Some recent media articles and resources relating to child abuse and neglect. If you have items that you think would be helpful to include in this occasional post, please forward them to Charlie Enright [email protected].
These stories were chosen because of their perceived relevance to the child welfare community. MiPSAC is not responsible for the views expressed in any of these articles, nor does it take a position for or against the positions expressed in the articles. They are presented merely to provide a sampling of what the media is saying about child welfare.
Charlie Enright, JD, MSW
4907 Foster Rd.
Midland, MI 48642
This and an archive of previous posts can be found at: http://www.mipsac.org/category/can-articles
RECENT MEDIA ARTICLES
Report Outlines History Of Abuse By Former Fowlerville Woman
10/26/11 – A report from a Florida state agency details a history of child neglect by a former Fowlerville woman charged last month in the death of her infant daughter. 21-year-old Kylee Jean Copeland is charged with manslaughter in the September 25th death of 3-month-old Nataley Jade Agee in a crib at her home in Lakeland, Florida. The family had a history with child protective services in Michigan prior to moving to Florida. Link to Story
Authorities Investigate Child Abuse In Kent County
WBCK: October 26, 2011
Baby treated for fourteen broken bones
Officials in Kent County are investigating a shocking case of child abuse. The victim, a 3-month-old boy was brought in to Devos Children’s Hospital on the 20th. When doctors discovered the extent of his injuries they called in police immediately. Doctors at Devos told police that the baby had 14 broken bones, including an arm, a leg, and all of his ribs. Detectives later arrested the boyfriend of the child’s mother, 24-year-old Andrew Valdez. Valdez is being held on suspicion of child abuse, and for being a habitual offender. Link to MLive Article
Native Foster Care: Lost Children, Shattered Families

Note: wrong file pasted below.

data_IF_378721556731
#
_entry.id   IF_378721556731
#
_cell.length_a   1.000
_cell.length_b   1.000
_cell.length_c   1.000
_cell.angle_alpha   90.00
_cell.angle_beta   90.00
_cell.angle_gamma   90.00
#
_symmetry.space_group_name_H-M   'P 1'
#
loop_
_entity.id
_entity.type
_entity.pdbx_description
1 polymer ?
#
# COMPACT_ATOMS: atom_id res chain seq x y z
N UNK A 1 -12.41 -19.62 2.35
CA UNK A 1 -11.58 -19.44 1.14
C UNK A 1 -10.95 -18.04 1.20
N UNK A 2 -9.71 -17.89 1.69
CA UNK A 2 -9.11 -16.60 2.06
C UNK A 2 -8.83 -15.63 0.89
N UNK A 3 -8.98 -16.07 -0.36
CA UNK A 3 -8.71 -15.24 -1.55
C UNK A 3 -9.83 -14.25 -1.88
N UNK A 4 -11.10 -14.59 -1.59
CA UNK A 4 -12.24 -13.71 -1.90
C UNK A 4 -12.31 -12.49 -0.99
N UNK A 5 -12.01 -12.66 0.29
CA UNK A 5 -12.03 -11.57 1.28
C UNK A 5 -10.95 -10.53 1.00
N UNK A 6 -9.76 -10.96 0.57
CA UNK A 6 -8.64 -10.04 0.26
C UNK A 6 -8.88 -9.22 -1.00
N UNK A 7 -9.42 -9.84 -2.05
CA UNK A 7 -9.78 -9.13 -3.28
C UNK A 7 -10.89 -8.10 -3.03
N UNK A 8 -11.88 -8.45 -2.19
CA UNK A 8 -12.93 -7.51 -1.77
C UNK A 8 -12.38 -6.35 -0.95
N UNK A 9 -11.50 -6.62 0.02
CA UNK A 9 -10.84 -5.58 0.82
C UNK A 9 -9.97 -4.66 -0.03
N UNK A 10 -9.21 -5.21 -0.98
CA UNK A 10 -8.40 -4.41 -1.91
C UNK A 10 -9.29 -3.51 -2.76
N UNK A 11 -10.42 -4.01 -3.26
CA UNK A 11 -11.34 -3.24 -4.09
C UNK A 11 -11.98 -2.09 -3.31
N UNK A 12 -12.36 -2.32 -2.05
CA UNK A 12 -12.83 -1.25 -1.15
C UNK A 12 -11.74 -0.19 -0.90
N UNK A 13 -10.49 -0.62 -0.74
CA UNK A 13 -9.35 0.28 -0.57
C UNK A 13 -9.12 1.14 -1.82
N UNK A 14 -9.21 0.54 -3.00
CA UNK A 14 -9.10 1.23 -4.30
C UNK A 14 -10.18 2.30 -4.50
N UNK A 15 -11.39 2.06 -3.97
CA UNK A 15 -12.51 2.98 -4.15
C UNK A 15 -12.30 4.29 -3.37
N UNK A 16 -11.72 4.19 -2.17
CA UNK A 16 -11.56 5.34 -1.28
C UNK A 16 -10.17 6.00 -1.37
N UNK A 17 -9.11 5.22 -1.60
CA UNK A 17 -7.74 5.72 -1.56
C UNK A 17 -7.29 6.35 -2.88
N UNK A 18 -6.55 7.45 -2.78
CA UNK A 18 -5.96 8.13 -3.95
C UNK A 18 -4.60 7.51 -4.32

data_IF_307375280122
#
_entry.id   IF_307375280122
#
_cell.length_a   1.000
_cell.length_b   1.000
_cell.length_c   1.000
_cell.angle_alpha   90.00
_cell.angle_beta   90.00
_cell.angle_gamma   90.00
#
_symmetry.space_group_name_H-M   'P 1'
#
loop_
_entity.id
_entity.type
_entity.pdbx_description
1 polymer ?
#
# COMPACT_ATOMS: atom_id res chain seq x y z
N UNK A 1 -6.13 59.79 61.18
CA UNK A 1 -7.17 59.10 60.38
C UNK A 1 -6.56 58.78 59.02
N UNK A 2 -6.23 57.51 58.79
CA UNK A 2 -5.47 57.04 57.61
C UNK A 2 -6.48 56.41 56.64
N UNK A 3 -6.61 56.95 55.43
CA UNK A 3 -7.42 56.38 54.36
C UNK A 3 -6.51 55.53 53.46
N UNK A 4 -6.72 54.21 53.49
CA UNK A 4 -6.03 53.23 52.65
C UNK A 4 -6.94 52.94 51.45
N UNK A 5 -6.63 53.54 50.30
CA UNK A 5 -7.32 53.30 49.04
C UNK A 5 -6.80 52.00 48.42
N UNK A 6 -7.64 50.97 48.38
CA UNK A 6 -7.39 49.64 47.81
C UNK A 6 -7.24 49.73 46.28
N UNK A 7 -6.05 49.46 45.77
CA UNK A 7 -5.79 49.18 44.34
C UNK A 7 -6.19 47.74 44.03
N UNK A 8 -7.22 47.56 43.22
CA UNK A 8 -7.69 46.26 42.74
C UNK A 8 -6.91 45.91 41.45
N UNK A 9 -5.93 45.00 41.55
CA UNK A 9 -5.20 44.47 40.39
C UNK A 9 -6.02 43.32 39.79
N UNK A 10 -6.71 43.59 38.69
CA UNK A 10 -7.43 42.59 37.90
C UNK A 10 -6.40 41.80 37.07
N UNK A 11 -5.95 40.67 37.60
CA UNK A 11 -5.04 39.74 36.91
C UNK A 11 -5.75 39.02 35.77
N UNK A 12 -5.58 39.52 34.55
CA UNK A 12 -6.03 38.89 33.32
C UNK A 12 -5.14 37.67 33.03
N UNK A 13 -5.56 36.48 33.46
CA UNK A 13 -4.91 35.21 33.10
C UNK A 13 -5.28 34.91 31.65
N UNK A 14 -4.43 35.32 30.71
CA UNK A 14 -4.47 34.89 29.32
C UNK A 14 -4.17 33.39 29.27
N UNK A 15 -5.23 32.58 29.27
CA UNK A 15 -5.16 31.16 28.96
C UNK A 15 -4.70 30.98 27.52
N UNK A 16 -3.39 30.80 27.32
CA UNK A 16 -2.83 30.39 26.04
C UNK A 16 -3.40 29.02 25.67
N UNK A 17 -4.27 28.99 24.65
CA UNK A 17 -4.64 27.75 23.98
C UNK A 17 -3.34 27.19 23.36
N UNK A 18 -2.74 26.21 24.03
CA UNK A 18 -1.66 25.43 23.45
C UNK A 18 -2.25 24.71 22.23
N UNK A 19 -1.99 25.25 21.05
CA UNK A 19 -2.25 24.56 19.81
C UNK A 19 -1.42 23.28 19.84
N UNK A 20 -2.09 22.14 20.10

Oct 25, 2011: National Public Radio Series; Laura Sullivan and Amy Walters
Nearly 700 Native American children in South Dakota are being removed from their homes every year, sometimes under questionable circumstances. An NPR News investigation has found that the state is largely failing to place them according to the law. The vast majority of native kids in foster care in South Dakota are in nonnative homes or group homes, according to an NPR analysis of state records. Link to Multi Part Investigative Series
A Comment by C. Enright: Thanks to the comments from the Cornell Child Maltreatment Researchers List. There is substantial concern by several list members about NPRs use of the term “social worker” to refer to the child welfare workers in South Dakota and elsewhere. Not all CW workers have social work degrees. Also, it was pointed out that many schools of social work do not give ICWA more than a cursory coverage in coursework on CW. Michigan only recently required child welfare workers to have social work or equivalent degrees. No more fine arts and poly sci majors. ICWA is like a lot of other situations child welfare works are supposed to know about, say: Idiopathic Thrombocytopenic Purpura. (ITP is bruising caused by a blood disorder, not abuse) It is encountered so seldom, that it shouldn’t be surprising that a worker is unfamiliar with it. Of course in South Dakota that would be a flimsy excuse for ICWA since Native Americans are a significant fraction of the population.
Child Advocacy Center in Jackson is Helping Victims of Abuse and Their Families
The Jackson Citizen Patriot – MLive.com – Oct 25, 2011
By Tarryl Jackson
Jackson County has recently opened a child advocacy center in the Center for Family Health, 505 N. Jackson St. It aims to help children with child focused, forensically appropriate interviews locally, instead of referring them to other counties.
It is a collaboration between the Center for Family Health, Jackson County Prosecutor’s Office, county Department of Human Services’ Child Protective Services and other organizations.
The center includes a room where Allison Yeomans, a forensic interviewer and a Child Protective Services worker, can interview a child. While law-enforcement officials, attorneys and others can observe through a one-way mirror.
Jerome Colwell, director of the state’s Department of Human Services Jackson office, said the Washtenaw Child Advocacy Center sees about 40 to 50 families a year. He predicts that the Jackson center could see just as many. Link to Article
A Comment by C. Enright: Thanks to the comments about the recording of child forensic interviews on the Children’s Law List: Apparently the forensic interviews at the Jackson center are not recorded for use in court. The testimony of the interviewer is taken instead. There is some concern that accuracy may suffer as a result. Apparently, the recording of interviews is not a uniform practice. To an inquiry to the MiNCA, I received the following reply: